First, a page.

As I mentioned above, we sanded off the sample squares we painted on the floor to choose the colors: Oyster Shell for the stripes and Windsor Gray for the diamonds. Then we sprayed on Krud Kutter and used the rough side of a sponge to scrub the floor. For this step, Mr. Yolo got on his hands and knees and scrubbed the floor.  Even though this house gets cleaned on a regular basis, we were surprised at how much “crud” was on the floor (paint splatter, cooking grease, etc.) All things that you can’t see from walking around.  For these things we removed with a paint scraper.  Once all the debris was loose, we mopped the floor with water.  Once dry we mopped again, this time with a new mop head to make sure the Krud Kutter was gone.  And then we swept.

IMPORTANT NOTE: We swept and vacuumed a hundred times.  The loose hair seems to multiply.  It got to the point where Mr. Yolo would bring clean clothes and socks in a plastic bag and would change into them at the house.  Especially in the lighter colors, loose hair is very noticeable.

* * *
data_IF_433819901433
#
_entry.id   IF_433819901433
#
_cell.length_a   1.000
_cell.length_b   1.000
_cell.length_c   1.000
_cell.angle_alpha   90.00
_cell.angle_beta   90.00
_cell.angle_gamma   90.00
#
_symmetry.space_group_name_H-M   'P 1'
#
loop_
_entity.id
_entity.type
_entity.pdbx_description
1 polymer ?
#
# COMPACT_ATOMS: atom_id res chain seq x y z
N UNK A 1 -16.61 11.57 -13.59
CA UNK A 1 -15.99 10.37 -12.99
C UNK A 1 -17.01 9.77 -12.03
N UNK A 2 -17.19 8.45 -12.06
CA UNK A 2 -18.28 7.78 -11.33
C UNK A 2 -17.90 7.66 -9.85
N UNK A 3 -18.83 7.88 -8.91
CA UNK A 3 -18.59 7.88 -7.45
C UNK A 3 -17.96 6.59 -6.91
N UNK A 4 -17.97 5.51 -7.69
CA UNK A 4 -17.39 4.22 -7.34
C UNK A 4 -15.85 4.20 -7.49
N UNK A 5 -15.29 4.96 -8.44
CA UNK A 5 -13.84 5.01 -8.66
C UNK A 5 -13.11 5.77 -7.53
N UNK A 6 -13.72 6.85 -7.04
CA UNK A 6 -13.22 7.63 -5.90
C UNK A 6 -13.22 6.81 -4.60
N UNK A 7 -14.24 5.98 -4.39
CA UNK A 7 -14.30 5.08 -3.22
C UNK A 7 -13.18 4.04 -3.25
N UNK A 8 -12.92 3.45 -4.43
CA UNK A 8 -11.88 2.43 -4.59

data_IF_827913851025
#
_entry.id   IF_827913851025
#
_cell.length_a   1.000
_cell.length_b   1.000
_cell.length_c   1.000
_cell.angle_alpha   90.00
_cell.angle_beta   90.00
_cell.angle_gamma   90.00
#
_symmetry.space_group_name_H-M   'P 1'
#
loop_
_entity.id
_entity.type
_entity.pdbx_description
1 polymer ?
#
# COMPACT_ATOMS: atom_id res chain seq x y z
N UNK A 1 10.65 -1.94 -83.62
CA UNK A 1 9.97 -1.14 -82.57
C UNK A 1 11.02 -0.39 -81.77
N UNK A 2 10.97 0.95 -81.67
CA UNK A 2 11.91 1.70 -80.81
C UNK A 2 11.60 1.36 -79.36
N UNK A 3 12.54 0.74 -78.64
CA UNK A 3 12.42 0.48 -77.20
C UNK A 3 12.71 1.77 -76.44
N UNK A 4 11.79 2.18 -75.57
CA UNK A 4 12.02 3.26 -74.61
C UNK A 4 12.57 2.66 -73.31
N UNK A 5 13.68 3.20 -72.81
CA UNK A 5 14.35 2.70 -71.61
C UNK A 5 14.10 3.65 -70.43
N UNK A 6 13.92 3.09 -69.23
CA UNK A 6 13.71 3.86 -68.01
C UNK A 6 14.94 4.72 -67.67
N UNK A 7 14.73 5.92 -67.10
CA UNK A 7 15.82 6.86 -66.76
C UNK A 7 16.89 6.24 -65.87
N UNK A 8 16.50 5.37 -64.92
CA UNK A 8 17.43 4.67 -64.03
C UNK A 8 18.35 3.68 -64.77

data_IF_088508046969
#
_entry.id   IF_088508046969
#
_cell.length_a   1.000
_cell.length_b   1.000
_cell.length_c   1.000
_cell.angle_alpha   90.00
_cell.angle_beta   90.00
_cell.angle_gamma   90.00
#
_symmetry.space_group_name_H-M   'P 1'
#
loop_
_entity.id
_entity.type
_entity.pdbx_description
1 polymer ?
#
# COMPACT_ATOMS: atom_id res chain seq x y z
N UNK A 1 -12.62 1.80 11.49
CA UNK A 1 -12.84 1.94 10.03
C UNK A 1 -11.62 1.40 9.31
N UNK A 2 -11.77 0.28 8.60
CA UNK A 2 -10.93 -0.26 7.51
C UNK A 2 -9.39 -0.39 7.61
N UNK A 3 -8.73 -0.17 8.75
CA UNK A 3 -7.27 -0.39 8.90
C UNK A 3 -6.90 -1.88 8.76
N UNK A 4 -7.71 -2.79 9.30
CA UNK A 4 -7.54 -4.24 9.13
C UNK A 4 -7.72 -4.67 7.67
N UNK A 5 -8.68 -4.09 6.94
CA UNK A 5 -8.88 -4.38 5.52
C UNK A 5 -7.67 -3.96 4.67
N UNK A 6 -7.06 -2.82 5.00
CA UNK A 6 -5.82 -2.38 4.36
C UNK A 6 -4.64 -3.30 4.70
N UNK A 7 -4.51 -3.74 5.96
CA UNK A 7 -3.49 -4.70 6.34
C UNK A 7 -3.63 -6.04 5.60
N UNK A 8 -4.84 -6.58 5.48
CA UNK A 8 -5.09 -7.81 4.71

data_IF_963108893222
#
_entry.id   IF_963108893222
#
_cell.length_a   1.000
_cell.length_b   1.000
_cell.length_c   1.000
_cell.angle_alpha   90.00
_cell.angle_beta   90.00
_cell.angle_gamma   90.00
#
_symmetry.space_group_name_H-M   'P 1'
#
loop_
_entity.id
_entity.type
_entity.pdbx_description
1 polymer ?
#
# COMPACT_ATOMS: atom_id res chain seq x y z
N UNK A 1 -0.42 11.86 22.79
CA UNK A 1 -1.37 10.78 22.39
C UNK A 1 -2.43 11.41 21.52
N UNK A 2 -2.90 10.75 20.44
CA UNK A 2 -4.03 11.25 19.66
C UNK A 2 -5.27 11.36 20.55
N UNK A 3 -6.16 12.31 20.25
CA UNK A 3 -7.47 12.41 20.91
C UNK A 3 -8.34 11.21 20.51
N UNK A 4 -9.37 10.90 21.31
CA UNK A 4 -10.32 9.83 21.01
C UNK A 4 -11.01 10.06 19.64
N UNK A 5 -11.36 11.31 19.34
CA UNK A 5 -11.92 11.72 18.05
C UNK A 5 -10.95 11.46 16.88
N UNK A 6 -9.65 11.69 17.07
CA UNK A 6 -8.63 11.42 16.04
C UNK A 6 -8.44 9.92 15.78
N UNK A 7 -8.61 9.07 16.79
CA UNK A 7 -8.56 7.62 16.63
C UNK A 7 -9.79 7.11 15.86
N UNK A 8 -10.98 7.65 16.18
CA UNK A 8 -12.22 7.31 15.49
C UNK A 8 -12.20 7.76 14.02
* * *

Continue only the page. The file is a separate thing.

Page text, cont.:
MORE STEPS AFTER THE BREAK! And if this post is way too long, skip to the Cliff Notes at the end!

2) First Coat – Now that the floor is prepped, paint can start (Which I usually call step 1, but I fought my urge and prepped the floor first).  We edged around the perimeter of the kitchen with a brush. 

Then used a ⅜” nap roller for the open floor, always keeping an eye out for stray hairs that are magnetically charged to stick to the paint. 

Once done, we waited 24 hours (they suggest 6 hours between coats) before the next step.

3) Pattern Layout –  We found the center of the room using wall to wall measurements.  From that point we used a square to get 45 degree lines intersecting the center (think a big X in the middle of the room).  We then spaced the next lines 24” in each direction.  That line marked the CENTER of the stripe in our pattern. 

We placed a strip of 1.5” thick painters tape on each side of the line to make a 3” stripe. 

HOW TO GET CRISP LINES! Once the tape was down, we used the painter’s hack to get crisp lines: used the Oyster Shell paint (aka the base color) to coat the edge of the painters tape and let dry. This seals the tape edge so you ensure a crisp line with no bleed through.